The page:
Despite these compelling research findings, access to ADHD treatment in the adult general population remains low. ADHD is likely to be underdiagnosed and undertreated [31]. Individuals seeking diagnosis and treatment encounter barriers to care, such as waiting lists and unaware primary care professionals [31, 32]. In addition, transitions between different types of health care (e.g., from inpatient to outpatient services or from pediatric to adult health services) are a major threat to quality and continuity of care and medication therapy [33, 34]. ADHD is also likely to be underdiagnosed and undertreated in prison [35]. Stimulants such as OROS-MPH are often underprescribed in prison because of concerns about abuse [17, 36], even though such claims are not empirically supported. A primary principle of prison health care is equality of treatment [37, 38]. Prison populations should have access to and benefit from the same treatments as the general population. Restricting access to stimulant medications violates this principle. In addition, continuity of care is a major challenge for prison populations. Health care linkage programs between prison and community services are lacking, and there are several missed opportunities to treat this vulnerable population with high health needs [39,40,41,42,43]. A recent meta-analysis concluded that continuity of care between prison and the community should be prioritized [44]. The implementation of more programs orientated to continuity of care is needed to improve medication adherence after release. The examination and evaluation of such actions will improve knowledge on their effects.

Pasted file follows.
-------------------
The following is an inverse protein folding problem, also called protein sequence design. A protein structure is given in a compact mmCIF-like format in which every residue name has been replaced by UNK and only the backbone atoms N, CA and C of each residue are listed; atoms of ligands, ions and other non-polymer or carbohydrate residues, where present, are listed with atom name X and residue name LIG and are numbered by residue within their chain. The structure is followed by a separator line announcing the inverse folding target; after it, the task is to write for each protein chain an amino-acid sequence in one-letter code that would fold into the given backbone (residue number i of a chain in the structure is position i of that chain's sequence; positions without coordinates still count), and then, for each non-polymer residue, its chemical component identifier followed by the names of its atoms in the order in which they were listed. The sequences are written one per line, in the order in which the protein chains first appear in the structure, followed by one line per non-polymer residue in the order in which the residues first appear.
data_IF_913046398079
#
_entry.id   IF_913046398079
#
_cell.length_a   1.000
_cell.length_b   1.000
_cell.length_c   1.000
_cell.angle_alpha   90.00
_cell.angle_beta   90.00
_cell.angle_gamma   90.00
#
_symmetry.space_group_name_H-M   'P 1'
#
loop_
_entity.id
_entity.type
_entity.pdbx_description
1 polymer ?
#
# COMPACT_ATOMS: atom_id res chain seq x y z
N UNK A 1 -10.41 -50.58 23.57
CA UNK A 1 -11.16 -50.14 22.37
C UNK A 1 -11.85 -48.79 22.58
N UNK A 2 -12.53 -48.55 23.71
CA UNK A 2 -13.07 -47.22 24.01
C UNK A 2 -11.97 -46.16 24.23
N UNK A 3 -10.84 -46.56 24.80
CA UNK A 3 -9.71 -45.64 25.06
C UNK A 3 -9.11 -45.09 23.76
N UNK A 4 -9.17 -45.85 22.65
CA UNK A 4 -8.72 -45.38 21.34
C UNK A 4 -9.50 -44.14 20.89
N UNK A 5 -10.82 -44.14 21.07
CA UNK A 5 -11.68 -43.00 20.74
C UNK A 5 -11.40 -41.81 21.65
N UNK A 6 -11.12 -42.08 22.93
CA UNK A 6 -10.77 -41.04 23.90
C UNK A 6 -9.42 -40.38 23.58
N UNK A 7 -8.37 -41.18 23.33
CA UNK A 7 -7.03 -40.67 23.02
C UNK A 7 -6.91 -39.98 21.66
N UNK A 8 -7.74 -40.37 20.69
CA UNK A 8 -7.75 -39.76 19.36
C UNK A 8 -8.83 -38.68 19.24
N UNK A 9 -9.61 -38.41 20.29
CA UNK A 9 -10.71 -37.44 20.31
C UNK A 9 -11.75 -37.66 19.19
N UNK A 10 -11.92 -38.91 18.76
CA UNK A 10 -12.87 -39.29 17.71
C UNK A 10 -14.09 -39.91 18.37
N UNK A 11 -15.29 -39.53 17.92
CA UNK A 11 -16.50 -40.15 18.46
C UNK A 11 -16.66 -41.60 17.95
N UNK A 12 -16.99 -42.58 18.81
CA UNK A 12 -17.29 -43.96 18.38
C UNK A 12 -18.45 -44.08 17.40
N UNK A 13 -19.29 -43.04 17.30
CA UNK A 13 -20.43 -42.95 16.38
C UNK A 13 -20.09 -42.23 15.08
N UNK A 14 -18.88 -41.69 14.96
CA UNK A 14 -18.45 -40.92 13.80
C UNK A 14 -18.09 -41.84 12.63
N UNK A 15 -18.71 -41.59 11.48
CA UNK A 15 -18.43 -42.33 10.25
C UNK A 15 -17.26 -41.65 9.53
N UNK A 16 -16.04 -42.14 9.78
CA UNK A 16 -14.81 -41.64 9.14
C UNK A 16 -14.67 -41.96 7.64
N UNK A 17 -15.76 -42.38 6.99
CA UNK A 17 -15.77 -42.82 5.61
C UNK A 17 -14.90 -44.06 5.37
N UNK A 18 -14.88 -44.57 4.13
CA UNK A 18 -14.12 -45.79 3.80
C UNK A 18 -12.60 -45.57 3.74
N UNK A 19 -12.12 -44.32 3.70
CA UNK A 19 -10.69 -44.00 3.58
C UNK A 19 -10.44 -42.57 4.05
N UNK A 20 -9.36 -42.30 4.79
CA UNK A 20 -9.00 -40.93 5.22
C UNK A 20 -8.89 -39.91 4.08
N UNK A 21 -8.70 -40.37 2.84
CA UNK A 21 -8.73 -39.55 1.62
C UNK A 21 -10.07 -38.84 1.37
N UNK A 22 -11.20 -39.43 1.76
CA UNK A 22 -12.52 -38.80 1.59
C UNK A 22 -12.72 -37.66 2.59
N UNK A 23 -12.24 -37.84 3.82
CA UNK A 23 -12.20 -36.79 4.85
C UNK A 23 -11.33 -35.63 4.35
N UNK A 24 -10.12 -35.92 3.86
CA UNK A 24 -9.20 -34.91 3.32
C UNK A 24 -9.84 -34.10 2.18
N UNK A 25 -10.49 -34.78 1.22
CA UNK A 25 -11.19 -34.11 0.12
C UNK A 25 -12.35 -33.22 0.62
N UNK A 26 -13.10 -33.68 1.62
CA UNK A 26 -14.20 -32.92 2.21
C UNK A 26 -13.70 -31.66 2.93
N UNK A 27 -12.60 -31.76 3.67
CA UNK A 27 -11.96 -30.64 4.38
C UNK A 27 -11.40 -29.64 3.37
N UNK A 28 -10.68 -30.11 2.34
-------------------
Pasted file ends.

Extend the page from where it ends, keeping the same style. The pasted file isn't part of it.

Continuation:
However, to date, very few studies have investigated whether OROS-MPH is effective in prison populations [45]. To date, only three randomized control trials (RCTs) have examined the efficacy of OROS-MPH in prison populations worldwide [46,47,48]. Two studies concluded that it had promising positive effects, with a reduction in ADHD symptom severity [46, 47]. These preliminary findings suffer from some important methodological shortcomings that limit their generalizability, including small sample sizes (n = 30 and n = 54), high attrition rates, a focus on participants with co-occurring amphetamine use disorder, and a lack of a control group to determine post-detention treatment effects [49]. The third study examined the effects of an 8-week OROS-MPH treatment in detained young men with ADHD (aged 18–25 years) in the UK [50, 51]. ADHD symptoms did not respond to OROS-MPH. Results were also not significant for secondary outcomes (e.g., emotional dysregulation, aggression). Recidivism and adherence to treatment were not included as study outcomes in this short-term study which only takes place during imprisonment.